I'm Dileep Kumar Gedela, former data engineer and a cloud architect with a deep love for transforming data into business insights. Over the past 5 years, I've had the privilege of working at Accenture, collaborating with world class technologists, and leveraging cutting-edge solutions to drive data solutions for various industries.
Data is an essential part of most modern businesses — used to propel growth, efficiency, and competitive advantage. The successful transformation of data into actionable insights heavily relies on the collaborative efforts of business stakeholders, data engineers, and business analysts. In my experience, however, this partnership often encounters challenges that impede the efficient execution of data initiatives.
In this blog article, we will explore common obstacles faced by data engineers, analysts, and business stakeholders.
The Ideal Process vs. Reality:
As a data engineer, I believe that the analytics process starts with aligning all stakeholders on a problem and desired outcomes. This collaborative effort often sets the stage for core data engineering work of modeling and pipeline creation. Data modeling is the process of crafting a conceptual representation of an organization's data and its relationships, while data pipelines facilitate data ingestion and transformation, enabling data querying and analysis. Both activities require deep domain context. Ideally, everyone would be equipped with a clear understanding of the data’s structure and requirements, along with business context necessary to inform the underlying data work. However, the reality often deviates from this workflow. As data engineers, we find ourselves grappling with data complexities, trying to bridge the gap between expectations and the challenges we encounter.
The reason for this frequent disconnect lies in the complexity of real-world data scenarios. Data engineering is no simple task, and the mountains of data sources, formats, and quality variations add layers of intricacy to the process. Balancing the aspirations of business stakeholders with the technical realities of data integration and transformation is a continuous balancing act.
Why does this happen so frequently?
- Inadequate Cross-Functional Team Collaboration: When data engineers, analysts, and business stakeholders fail to communicate and collaborate effectively, it can result in misunderstandings and misaligned priorities. Data engineers might develop solutions without fully comprehending the business context, leading to insights that don't meet the specific needs of business stakeholders.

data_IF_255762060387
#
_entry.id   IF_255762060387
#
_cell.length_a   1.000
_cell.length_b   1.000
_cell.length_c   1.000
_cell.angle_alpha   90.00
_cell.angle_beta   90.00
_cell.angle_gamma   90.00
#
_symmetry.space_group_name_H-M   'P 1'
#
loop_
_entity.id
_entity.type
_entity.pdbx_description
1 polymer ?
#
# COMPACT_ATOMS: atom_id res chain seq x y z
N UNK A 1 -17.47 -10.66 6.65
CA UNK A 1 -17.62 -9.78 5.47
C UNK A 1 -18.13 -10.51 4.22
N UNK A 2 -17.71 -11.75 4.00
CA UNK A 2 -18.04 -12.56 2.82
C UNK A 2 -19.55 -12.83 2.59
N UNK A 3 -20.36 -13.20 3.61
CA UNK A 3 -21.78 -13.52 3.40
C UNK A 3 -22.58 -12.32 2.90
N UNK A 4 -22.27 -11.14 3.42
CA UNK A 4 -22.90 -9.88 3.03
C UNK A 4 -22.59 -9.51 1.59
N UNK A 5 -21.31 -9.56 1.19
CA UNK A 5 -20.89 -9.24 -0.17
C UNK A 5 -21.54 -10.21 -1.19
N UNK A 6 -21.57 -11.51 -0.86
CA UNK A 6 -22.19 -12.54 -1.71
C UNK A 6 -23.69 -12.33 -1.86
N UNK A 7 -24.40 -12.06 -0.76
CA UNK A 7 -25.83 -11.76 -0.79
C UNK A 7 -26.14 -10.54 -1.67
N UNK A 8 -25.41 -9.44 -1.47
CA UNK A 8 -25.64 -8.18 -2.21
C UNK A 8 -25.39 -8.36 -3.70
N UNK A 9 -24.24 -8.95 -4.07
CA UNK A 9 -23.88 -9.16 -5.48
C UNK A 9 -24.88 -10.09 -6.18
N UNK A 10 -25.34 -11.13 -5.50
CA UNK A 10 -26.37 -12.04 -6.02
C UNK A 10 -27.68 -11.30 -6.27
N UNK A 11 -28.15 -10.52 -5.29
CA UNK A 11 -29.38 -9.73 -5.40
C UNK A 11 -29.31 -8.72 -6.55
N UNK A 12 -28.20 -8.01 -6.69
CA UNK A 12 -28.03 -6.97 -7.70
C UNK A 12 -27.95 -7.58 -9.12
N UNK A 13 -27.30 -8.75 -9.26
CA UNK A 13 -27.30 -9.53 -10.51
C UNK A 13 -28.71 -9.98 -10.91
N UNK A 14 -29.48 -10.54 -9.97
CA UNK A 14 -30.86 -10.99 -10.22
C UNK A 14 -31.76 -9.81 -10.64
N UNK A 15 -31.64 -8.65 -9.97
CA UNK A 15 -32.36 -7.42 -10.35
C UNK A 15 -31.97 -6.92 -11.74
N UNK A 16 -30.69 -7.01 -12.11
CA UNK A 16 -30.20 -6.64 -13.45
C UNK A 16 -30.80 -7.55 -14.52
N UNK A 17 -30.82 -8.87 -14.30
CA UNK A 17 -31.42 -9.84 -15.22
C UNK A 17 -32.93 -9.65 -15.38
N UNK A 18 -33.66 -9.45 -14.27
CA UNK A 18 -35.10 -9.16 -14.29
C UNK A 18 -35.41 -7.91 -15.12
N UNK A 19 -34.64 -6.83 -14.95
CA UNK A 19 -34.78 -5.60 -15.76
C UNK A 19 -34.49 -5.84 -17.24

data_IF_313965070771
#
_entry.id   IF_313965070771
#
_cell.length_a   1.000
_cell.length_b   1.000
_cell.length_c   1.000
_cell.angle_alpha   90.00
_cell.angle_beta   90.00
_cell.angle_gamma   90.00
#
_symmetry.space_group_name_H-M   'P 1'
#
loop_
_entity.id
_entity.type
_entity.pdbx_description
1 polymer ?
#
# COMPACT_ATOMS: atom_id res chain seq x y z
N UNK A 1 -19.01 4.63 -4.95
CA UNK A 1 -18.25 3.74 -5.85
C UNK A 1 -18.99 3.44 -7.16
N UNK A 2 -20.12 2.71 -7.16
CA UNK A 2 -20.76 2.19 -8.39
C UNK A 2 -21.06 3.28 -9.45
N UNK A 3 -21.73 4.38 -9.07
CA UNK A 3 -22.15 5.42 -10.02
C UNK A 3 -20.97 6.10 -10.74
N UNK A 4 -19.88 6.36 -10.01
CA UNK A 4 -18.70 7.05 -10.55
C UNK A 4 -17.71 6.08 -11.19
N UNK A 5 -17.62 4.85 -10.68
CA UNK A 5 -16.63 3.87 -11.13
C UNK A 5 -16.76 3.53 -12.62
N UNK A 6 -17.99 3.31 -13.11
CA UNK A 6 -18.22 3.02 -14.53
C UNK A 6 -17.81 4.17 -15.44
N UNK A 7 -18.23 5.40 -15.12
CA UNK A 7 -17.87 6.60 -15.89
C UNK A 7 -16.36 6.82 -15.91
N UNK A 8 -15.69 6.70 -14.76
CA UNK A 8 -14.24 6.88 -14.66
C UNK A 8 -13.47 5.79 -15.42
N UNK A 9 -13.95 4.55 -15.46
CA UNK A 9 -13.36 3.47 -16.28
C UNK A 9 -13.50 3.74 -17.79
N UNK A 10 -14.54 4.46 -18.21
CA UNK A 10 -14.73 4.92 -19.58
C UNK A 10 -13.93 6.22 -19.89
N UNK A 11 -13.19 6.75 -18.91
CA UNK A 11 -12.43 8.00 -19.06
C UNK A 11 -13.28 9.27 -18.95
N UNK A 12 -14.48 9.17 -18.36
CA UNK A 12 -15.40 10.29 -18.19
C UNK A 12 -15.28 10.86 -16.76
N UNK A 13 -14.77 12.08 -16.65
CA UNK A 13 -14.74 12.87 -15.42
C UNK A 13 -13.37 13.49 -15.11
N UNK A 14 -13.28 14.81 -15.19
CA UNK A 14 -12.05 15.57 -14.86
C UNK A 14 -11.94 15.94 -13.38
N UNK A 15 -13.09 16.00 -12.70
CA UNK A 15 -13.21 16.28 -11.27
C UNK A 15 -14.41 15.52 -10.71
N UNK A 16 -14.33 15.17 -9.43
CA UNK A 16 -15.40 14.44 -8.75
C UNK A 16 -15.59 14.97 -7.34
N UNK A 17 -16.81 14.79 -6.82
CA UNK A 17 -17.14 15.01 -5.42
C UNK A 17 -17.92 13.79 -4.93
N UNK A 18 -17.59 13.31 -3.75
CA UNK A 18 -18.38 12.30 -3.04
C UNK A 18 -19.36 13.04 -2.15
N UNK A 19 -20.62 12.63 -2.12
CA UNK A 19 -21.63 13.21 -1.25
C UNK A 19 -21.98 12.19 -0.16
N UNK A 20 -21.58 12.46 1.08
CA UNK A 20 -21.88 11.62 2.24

- Difficulty with Domain Context: Data engineering involves complex technical intricacies that may be unfamiliar to business stakeholders. This lack of technical understanding or context can give rise to unrealistic expectations and requirements, leading to data engineering efforts that fall short of expectations.
- Pressure from Time Constraints: The fast-paced nature of business environments often demands quick results. Deadlines can compel data engineers to rush through processes, potentially compromising data quality and accuracy in the pursuit of meeting deadlines.
What are the consequences that emerge from these challenges?
These obstacles can result in redundant efforts, inefficient pipelines and models, and bottlenecks that inevitably cause delays in project timelines. Such inefficiencies not only consume valuable time and resources, but also impede the overall efficiency and success of data initiatives. For organizations to be data-driven, bridging the gap between data teams and business stakeholders is crucial. There are many tools available, each catering to specific pain points in the analytics process. However, despite the array of solutions, analytics continue to be difficult and businesses struggle to capture value.
In my experience and view, the path to productive analytics process lies in fostering effective collaboration, clarity and understanding, and shared goals. Data teams and business stakeholders must work hand-in-hand to create efficient and effective data driven outcomes for their business. Coming full circle, this is one of the reasons that I decided to pursue my MBA at the University of Washington — to become an effective data-driven business leader.